Marvel’s 25th Anniversary “Headshot Covers”, 1986, Marvel Comics, Covers by various.
The POP Retro Cover Of The Week continues its celebration and examination of iconic comic covers from the 1970s through the 2000s, this week returning to the Eighties, the Bronze Age of Comics, when Marvel Comics celebrated their 25th Anniversary by creating a cover gimmick that ran on all their titles in November 1986.
Some called them the “Frame” covers, others referred to them as “The Faces of Marvel” or the “Headshot” Covers.
Whatever you called them, they were a curious design to be sure. They could have been elegantly simple, close-up portraits of characters. But Marvel decided to create a very gaudy framing device around each portrait, chock-full of tiny figures representing every corner of the Marvel Universe, with a blah gray background behind every comic cover title logo. At least the framing figures were all done by the same artist (kind-of, since it seems Romita, Jr. had to add his version of the X-Men to his father's design), and not a mish-mash montage. That would have been a truly monumental visual disaster.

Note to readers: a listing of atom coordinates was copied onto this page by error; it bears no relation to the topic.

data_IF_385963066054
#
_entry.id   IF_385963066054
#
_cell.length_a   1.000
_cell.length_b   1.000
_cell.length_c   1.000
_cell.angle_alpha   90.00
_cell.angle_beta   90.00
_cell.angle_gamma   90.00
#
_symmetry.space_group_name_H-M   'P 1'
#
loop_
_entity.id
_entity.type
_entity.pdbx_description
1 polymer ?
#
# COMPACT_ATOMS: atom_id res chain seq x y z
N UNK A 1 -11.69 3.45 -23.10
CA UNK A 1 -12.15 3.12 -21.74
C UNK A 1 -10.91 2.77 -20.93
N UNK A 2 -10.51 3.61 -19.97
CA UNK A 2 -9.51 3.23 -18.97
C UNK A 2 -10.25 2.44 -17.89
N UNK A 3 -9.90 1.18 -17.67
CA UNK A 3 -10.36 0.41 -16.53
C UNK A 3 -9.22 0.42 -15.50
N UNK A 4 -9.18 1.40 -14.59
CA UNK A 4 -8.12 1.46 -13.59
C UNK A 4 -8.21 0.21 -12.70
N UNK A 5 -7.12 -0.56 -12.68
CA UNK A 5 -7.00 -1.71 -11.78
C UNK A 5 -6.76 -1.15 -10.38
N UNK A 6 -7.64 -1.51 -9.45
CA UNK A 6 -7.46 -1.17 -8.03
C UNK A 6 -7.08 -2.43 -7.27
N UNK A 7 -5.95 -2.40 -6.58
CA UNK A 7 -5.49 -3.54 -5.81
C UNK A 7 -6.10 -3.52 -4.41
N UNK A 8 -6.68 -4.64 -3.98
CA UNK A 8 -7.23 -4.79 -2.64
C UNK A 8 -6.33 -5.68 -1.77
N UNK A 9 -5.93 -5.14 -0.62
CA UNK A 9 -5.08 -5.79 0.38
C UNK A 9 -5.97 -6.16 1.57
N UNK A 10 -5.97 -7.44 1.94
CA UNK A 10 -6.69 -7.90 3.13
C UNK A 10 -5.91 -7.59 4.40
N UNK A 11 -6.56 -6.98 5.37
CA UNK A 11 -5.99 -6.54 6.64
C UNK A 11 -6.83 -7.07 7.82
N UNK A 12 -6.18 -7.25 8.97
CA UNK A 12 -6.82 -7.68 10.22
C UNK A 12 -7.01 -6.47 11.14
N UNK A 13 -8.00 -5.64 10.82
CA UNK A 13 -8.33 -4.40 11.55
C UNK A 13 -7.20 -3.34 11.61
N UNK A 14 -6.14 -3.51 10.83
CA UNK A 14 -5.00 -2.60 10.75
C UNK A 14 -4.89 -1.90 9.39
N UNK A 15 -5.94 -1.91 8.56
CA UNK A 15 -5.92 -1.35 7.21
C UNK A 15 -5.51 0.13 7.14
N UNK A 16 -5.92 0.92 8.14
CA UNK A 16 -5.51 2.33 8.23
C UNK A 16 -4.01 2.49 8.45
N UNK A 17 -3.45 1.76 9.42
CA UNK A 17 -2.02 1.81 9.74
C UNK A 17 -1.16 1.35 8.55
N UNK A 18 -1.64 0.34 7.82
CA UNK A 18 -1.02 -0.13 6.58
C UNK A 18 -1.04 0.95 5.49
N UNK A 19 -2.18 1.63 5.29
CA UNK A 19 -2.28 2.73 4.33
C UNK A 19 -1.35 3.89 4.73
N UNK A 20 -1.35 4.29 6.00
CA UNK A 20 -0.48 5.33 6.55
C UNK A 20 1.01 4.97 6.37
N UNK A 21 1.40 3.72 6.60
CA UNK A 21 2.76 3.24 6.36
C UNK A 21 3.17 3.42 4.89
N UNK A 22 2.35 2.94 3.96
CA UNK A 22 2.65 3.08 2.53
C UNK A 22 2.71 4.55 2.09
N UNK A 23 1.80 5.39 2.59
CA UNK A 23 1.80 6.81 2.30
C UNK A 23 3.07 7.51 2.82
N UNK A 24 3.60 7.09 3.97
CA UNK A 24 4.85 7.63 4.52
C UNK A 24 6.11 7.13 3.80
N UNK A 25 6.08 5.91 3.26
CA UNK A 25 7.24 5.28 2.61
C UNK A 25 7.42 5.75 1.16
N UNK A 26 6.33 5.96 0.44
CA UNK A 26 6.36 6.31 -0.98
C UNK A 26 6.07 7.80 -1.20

Most of the portraits were beautifully done, like Arthur Adams’ Storm on Classic X-Men #3, or Barry Windsor-Smith’s incognito Thing on Fantastic Four #296, but some seemed to be given little thought or effort.
Love them or hate them, the Headshot Covers were an eye-catching POP Retro Cover (Gimmick) Of The Week to be remembered.
Next week: A cover from the image-over-substance, cross-hatchy Nineties!